Tressel’s storied 10 year career, which produced nine wins over Michigan, eight BCS bowl bids, seven Big Ten titles, three national championship games, the 2002 national title and a Heisman Trophy winner will always have a black eye (much like fellow Buckeye legend Woody Hayes).
The program will be a punching bag and punch line nationally. Message boards, radio shows and national TV will explode with laughter, accusations of cheating and all kinds of garbage directed at making fun of Ohio State and the “crazy” people in Columbus.
Even arm pits like Auburn and Oregon will be making fun of OSU – mostly because the Buckeyes took the attention away from them.
Lest we forget that just months ago – after it had played in the BCS national championship game – Oregon was investigated for paying two street agents $28,000 for “recruiting services.”
Auburn, which won the national title, was led by Heisman Trophy winner Cam Newton whose father – a preacher – pimped his son to the highest bidder.
The NCAA should share just as much blame as Pryor, Tressel and Ohio State. Their system is broke. The last six months proves it. It’s like a diaper that needs changed.
Question now is what happens from here on out. Where does Ohio State go? Up or down? And to who?
Luke Fickell, a Columbus native, has been named interim head coach for this year. I don’t think he’s the long term answer. I think Urban Meyer is.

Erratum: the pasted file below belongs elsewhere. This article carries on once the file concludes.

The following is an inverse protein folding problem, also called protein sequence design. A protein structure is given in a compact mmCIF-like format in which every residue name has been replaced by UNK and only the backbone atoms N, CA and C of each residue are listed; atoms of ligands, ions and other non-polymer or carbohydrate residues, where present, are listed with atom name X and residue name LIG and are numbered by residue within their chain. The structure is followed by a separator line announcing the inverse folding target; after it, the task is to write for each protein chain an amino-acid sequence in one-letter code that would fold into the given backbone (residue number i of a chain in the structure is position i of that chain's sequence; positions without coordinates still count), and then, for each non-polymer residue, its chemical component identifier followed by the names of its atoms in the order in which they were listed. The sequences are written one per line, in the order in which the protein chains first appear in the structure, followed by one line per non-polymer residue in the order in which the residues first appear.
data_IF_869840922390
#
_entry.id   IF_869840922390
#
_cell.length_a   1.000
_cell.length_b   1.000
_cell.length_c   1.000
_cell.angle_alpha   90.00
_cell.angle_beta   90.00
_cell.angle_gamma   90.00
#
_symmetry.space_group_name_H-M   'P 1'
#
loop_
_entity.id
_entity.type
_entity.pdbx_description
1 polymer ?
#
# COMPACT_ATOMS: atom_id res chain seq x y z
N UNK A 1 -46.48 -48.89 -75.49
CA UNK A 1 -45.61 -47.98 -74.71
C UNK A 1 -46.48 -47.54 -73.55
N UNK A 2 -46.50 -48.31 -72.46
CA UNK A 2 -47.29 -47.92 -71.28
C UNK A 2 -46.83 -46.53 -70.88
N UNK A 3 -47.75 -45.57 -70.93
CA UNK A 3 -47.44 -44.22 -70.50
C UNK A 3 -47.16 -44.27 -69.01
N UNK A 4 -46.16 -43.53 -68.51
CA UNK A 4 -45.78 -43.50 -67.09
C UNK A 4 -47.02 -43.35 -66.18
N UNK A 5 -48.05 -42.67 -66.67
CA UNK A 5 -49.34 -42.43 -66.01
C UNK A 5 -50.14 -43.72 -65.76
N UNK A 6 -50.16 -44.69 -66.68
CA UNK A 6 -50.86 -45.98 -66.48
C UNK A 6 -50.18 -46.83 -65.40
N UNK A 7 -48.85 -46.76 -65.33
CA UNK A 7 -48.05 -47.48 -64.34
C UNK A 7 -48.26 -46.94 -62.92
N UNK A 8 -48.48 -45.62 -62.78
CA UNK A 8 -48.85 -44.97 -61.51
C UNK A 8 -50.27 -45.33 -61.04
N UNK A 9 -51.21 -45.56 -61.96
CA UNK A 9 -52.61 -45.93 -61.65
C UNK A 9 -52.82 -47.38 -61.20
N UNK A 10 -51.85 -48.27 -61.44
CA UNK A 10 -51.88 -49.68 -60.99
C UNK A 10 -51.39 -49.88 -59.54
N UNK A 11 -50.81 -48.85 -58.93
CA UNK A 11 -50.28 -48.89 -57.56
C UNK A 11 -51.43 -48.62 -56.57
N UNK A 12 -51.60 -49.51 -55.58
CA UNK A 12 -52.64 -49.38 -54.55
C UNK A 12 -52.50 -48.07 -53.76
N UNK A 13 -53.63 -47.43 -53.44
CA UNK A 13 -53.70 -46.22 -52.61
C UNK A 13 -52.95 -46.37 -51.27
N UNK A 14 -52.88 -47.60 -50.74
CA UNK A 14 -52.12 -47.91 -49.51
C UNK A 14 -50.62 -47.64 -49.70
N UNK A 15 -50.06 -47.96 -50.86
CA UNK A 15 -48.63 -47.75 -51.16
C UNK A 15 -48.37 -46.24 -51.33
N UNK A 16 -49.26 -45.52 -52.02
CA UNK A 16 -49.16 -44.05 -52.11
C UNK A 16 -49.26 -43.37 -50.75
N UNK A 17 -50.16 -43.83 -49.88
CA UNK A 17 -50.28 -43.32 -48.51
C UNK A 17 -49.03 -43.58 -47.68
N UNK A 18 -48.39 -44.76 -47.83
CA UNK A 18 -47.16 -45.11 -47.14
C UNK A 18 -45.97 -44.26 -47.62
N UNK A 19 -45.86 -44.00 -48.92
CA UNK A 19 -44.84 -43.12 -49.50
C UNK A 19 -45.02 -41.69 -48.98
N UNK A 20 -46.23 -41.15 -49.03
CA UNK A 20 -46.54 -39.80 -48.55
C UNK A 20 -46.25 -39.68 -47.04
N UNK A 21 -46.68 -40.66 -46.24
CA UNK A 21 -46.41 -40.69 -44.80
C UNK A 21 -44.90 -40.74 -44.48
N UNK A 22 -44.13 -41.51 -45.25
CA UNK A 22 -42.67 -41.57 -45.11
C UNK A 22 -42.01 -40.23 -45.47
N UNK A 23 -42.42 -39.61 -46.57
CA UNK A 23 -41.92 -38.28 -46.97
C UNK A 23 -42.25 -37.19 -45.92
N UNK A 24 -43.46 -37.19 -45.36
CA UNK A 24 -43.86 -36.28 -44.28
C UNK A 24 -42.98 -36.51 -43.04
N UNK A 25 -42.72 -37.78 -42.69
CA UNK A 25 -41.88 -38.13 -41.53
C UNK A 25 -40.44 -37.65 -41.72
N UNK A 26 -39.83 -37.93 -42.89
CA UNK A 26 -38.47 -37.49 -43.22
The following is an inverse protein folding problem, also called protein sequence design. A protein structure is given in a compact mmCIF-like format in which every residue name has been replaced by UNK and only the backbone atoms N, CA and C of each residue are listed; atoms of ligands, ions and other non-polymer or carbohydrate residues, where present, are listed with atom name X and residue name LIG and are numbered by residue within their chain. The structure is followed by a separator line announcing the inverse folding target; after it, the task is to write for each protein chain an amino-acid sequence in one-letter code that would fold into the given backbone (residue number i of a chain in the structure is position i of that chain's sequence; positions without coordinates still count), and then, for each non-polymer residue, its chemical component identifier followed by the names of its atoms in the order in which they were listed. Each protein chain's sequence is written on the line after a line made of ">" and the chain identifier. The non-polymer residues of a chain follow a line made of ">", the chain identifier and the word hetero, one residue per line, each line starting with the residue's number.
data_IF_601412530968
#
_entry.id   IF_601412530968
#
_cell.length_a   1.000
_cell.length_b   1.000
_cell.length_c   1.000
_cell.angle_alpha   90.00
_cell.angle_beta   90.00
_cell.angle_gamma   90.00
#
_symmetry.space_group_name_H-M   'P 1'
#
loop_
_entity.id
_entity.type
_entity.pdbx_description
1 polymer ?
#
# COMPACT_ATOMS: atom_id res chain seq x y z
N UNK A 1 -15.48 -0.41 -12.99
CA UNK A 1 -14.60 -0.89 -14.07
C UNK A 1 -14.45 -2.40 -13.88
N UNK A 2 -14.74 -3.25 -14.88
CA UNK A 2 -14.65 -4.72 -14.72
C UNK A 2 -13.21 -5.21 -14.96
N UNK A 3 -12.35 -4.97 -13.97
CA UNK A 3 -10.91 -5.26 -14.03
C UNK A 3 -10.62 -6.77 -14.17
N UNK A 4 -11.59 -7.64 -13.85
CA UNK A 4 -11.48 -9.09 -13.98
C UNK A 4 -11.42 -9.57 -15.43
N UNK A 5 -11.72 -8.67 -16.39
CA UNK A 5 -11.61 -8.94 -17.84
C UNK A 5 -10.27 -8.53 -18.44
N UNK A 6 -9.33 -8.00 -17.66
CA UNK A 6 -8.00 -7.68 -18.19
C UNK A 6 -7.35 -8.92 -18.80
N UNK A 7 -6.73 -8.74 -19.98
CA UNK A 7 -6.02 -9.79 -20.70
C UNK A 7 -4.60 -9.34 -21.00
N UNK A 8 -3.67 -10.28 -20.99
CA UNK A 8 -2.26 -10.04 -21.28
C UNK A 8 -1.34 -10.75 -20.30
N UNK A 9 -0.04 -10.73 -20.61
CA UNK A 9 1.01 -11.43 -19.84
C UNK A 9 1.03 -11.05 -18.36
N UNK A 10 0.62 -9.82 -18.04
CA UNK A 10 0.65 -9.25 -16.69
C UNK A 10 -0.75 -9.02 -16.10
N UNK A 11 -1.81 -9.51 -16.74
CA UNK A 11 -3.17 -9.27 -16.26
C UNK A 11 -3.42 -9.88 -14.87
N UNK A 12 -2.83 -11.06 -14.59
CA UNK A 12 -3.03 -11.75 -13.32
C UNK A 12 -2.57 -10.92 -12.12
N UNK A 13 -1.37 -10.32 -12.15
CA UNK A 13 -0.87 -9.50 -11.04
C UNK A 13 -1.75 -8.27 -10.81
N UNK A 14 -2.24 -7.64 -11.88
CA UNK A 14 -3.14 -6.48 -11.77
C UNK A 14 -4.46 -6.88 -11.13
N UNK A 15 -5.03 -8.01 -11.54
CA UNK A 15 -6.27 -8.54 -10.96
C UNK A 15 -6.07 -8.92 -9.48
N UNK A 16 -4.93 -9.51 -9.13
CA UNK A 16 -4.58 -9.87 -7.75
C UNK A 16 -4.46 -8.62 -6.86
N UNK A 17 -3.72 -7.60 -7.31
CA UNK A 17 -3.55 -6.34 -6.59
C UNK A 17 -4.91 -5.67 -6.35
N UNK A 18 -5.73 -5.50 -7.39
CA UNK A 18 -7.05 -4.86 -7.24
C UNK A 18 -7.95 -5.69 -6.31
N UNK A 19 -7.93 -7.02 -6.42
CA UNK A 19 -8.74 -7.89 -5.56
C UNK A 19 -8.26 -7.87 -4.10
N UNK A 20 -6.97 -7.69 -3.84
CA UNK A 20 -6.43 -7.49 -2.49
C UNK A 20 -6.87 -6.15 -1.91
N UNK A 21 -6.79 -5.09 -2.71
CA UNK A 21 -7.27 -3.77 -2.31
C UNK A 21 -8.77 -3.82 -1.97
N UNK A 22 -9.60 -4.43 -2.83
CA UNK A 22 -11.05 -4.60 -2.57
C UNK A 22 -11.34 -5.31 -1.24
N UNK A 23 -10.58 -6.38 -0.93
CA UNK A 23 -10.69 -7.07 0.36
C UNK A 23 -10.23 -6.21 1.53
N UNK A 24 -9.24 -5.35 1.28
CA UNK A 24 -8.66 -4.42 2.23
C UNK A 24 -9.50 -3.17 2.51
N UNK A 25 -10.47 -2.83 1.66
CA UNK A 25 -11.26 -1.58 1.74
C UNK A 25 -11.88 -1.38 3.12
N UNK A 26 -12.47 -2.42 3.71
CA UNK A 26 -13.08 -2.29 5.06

Meyer and Ohio State will make-out behind the scenes and announce their engagement after the Michigan game. Fickell will remain on staff and remain next in line.
Want more intrigue? Here goes.
National Signing Day 2008 sticks out to me for a couple reasons.
The GWOC event I attended after lunch was hosted by Wayne, which is the school that’s produced the player most believe is the heir apparent to Pryor at QB – Braxton Miller. The high school senior led the Warriors to the Division I state championship game in December, graduated from high school later that month and enrolled at Ohio State in January. His timeline and dedication are already far more advanced than Pryor’s. Miller went through Spring Ball, shined in the Spring Game and saw his odds of starting the season opener skyrocket with Tressel’s departure. Most believed Tressel would start longtime back-up and senior Joe Bauserman because that’s just what Tressel did – reward seniors. Fickell, however, is fighting for his job and should play the QB that gives him the best chance to win, which if the fall goes like the spring will be Miller.
Should Miller start as a true freshman quarterback, he’ll join Pryor and Art Schlichter as the only ones to do so for Ohio State. We know how both of their careers have panned out. Miller, almost everyone agrees, is from a different mold.
As was Horn.
Earlier this month the Waynesfield-Goshen grad became just the second athlete in Southeastern Conference history to win three-straight conference titles in the decathlon. Next year as a senior he has the opportunity to stand alone in SEC lore with four golds in the event.
Basically, despite what we’ve been brainwashed to believe about the Midwest’s athletic ineptitude, the SEC’s best all-around athlete is from a cornfield community in rural Ohio.
Just further evidence – like Tressel’s exit and Pryor’s actions – that Hell has indeed frozen over.